Hey everyone, I’m back. At least, for some time. I’m sorry for not writing for so long, but the thing is, these examinations never really leave you in peace. I have to study for the SSC (Secondary School Certificate) Examinations which are going to happen in March 2012; and as you might imagine, there is a heck lot to study, which is why I couldn’t update this site up till now. In an ideal world, I would update it every week, now even every month isn’t looking too sure.
Still, I will definitely update whenever I get some time. And after all, quality is more important than quantity, right? So therefore you can still await those superb articles filled to the brim with writing tips (all right, all right, enough bragging).
I actually lost the draft of this post before, due to Human Error and a disgusting trust on Windows Live Writer (ahem, Microsoft). And everyone knows it’s quite difficult to write again once you’ve lost your writing, and the flair is not there. Still I will be trying my best.
Now, on with the show!
Clarity is a hot topic in writing. As you can imagine, nearly every writer and blogger out there is saying his piece on what is, and what isn’t clarity. How to attain it, how to use it. And why it’s just so important.
Hey, even I might have added my piece to it two years ago.
But how to master it?
The answer, my friends, is below, so keep reading!
Master clarity with these oven-hot tips
- Write directly. This is the best, and the most doable tip of all time. Rambling while writing helps to make your piece longer, and writing indirectly with padding and all that will certainly make few readers happy. That’s right, few. Very, very few, in fact. So what should you do? Write directly to the reader. Imagine if he is in front of you and you are talking to him. How would you talk to him then? Would you use a dozen complex words like ebullient, winnow, titillate and ramble around like mad? No, of course not. So why are you doing it in writing? Write like you talk, but better, so says Brian Clark of Copyblogger. Frankly I haven’t found a better sentence that sums it up better, so I’d urge you to follow what he says.
- Focus on the subject matter. Important tip, this. Even I was guilty of this mistake before. What I used to do was plan out a subject for my writing, begin to write, write and then start writing unconsciously about a totally different and unrelated subject which made the piece quite useless. Problem was, I wasn’t concentrating and focusing on the subject matter. This should not happen. So when writing, keep a tight focus on the subject matter. Sure, expanding about related and relevant topics you are allowed to do, even encouraged. But totally unrelated ones? I don’t think so.
- Simple language. This is related to the first point. When writing, use simple language. Not everyone has given a GRE exam or is a language major. So why are you using complex words which no one is bound to understand, long sentences, long paragraphs and everything endlessly complicated? You won’t create brilliant writing that way, as this article shows. Of course, if it is in your niche and topic that you must use complex words, then you are free to do so, no encouraged in fact. But for everyone else, it’s usually a bad idea. And no, nobody will think you dumb for using simple language such as ‘begin’ for ‘commence’ and ‘end’ for ‘terminate’.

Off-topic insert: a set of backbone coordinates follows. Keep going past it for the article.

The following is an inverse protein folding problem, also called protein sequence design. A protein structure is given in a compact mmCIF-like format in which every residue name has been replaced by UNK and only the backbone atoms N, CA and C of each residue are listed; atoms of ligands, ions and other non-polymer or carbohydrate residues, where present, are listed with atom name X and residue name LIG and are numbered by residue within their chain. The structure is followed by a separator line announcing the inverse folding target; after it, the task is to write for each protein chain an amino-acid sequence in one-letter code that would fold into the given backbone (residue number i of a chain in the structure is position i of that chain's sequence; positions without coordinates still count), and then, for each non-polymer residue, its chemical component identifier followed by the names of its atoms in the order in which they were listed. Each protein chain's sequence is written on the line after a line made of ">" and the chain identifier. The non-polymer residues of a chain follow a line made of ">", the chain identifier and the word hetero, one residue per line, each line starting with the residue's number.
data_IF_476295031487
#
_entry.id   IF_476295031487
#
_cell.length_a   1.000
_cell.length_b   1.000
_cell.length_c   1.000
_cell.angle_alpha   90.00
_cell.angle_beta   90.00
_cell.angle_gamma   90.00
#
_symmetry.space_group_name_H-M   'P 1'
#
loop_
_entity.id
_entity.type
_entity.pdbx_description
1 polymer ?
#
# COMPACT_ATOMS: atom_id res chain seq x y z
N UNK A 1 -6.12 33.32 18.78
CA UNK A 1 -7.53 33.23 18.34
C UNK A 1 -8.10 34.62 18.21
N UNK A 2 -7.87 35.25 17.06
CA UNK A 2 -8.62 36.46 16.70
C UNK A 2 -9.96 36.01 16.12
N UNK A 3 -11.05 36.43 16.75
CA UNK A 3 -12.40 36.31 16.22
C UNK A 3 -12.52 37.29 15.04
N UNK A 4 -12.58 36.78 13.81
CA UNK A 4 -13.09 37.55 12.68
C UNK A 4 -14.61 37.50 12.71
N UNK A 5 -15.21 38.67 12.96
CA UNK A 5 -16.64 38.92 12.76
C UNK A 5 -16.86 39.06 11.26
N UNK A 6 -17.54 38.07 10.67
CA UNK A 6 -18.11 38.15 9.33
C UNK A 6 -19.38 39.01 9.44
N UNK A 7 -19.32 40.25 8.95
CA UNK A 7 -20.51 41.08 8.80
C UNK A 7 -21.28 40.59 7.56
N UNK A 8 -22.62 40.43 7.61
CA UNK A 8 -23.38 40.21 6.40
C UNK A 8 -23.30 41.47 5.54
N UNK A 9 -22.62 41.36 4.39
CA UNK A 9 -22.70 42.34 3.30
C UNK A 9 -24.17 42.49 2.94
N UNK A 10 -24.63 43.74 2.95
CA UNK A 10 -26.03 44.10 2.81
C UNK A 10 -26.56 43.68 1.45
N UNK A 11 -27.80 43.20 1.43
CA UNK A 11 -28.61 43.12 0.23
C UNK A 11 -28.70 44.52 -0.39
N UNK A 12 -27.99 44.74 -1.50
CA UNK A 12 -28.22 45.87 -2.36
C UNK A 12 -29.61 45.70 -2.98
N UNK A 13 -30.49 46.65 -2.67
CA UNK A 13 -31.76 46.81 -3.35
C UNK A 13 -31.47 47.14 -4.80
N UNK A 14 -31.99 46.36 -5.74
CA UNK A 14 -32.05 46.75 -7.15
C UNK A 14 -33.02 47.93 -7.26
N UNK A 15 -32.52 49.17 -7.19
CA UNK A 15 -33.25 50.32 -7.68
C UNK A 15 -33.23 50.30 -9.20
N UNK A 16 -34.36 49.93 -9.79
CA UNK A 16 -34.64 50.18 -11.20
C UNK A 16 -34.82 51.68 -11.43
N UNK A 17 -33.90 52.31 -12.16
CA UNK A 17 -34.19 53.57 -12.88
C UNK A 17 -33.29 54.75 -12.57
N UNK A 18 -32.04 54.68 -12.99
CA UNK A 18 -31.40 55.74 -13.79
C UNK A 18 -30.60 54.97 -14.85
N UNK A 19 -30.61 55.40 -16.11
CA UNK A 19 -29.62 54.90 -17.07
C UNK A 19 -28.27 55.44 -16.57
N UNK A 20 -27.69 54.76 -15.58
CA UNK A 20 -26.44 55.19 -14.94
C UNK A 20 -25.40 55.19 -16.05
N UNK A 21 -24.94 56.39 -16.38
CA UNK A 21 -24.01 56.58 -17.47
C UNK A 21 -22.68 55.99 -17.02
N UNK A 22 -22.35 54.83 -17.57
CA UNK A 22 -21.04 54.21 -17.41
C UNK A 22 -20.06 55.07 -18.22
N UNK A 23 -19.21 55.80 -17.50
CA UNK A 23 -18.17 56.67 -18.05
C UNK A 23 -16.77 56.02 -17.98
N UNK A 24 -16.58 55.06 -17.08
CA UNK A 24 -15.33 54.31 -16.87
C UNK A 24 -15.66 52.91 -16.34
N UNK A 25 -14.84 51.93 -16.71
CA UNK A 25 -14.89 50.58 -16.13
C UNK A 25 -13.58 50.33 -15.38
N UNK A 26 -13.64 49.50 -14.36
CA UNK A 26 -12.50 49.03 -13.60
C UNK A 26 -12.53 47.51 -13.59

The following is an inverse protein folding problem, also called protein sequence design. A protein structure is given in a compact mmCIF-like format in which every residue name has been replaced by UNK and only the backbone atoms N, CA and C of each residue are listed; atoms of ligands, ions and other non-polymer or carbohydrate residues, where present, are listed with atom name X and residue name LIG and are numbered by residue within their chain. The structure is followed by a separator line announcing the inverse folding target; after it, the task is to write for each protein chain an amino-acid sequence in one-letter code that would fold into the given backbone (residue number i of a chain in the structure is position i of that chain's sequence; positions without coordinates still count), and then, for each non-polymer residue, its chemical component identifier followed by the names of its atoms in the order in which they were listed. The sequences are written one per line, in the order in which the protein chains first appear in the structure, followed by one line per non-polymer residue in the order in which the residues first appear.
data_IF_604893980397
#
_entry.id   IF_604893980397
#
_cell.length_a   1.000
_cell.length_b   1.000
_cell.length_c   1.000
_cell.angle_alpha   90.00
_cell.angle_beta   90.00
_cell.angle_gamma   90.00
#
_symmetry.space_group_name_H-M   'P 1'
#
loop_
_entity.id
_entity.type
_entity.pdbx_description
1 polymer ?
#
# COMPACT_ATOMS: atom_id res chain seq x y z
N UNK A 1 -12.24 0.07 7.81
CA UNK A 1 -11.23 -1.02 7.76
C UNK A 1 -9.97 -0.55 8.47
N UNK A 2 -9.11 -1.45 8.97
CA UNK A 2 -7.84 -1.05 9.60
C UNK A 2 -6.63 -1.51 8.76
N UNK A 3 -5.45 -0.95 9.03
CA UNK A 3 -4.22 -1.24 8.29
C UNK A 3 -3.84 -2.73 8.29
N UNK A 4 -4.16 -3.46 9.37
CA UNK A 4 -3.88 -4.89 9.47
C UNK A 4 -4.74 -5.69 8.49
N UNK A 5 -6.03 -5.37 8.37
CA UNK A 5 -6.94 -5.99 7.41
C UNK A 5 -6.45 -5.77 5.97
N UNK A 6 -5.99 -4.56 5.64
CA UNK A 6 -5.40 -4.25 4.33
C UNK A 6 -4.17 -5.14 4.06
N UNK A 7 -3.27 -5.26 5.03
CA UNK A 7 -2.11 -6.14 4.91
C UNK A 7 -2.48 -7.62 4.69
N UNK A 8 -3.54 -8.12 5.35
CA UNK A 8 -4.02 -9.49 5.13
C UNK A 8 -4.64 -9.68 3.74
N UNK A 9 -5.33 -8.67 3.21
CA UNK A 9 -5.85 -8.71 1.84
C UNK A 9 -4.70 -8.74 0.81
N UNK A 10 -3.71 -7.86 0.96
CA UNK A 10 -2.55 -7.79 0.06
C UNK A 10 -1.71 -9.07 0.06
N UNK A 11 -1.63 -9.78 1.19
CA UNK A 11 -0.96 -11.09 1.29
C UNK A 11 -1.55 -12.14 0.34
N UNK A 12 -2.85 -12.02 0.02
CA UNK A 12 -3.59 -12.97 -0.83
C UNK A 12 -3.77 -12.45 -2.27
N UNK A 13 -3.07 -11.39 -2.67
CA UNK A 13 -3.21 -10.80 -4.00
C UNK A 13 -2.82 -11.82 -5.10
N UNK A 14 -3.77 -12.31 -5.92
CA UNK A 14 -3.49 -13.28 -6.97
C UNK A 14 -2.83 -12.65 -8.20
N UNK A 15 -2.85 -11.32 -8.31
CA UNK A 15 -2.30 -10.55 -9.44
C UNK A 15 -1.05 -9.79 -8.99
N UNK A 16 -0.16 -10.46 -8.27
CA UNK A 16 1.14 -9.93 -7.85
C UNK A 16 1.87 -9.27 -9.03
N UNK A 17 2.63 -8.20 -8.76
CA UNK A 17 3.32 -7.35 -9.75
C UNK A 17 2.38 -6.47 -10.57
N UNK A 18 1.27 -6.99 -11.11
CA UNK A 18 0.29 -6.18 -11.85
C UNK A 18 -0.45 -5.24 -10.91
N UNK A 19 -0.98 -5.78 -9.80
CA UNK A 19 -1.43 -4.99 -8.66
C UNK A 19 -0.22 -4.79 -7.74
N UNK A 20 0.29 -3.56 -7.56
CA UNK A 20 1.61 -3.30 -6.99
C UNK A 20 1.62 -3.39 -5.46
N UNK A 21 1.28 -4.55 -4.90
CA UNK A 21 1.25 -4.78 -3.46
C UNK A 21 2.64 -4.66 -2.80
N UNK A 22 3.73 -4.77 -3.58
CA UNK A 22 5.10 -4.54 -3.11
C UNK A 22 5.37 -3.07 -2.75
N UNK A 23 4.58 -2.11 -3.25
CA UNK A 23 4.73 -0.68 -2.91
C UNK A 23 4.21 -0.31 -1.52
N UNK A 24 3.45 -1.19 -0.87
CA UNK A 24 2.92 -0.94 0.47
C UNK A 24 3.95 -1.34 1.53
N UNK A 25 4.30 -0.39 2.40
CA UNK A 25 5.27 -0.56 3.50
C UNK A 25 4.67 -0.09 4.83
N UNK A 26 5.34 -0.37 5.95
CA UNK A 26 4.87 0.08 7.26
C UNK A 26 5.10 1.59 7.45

- Learn the nuances of spelling, grammar and punctuation. What does spelling, grammar and punctuation have to do with clarity in writing, you ask? Quite a lot, it turns out. If your writing contains bad spelling, horrible grammar and poor punctuation then it won’t be understood well. Grammar is a tricky animal—there’s a lot of confusion in it, lot of different things such as homophones, homonyms, tenses, clauses etc. So your sentence could be trying to say one thing, and the meaning could come out totally different. You don’t want that to happen, right? As for punctuation—suffice it to say that without proper punctuation, your writing’s readability will always be negatively impacted.
- Keep reading and writing. Oh, the favourite tip of all time. I know you’ve heard this before, but it bears mentioning again. It’s simply necessary. Of course just writing, writing, and writing will create nothing but a load of bad writing. It’s a case of writing and learning at the same time. So what should you do? Read. Read more. Read better. See how the famous writers are crafting their sentences, how they are making them fantastic and easy to read at the same time. Write. Write more. Write better. It’s not an easy task as these sentences are telling you. But if you follow this rule, then your writing’s clarity automatically or with hard work becomes better as you form your own writing voice. It becomes better and better, until a time comes when everyone can understand your writing without a single difficulty, and that’s when you have mastered this monster, clarity.
Okay, so these were five tips. I’m sure there are others, though. So how about some of you contributing these in the comments section? Oh, and don’t forget to share your experiences, pitfalls or whatever comes to your mind (relevant only, of course).
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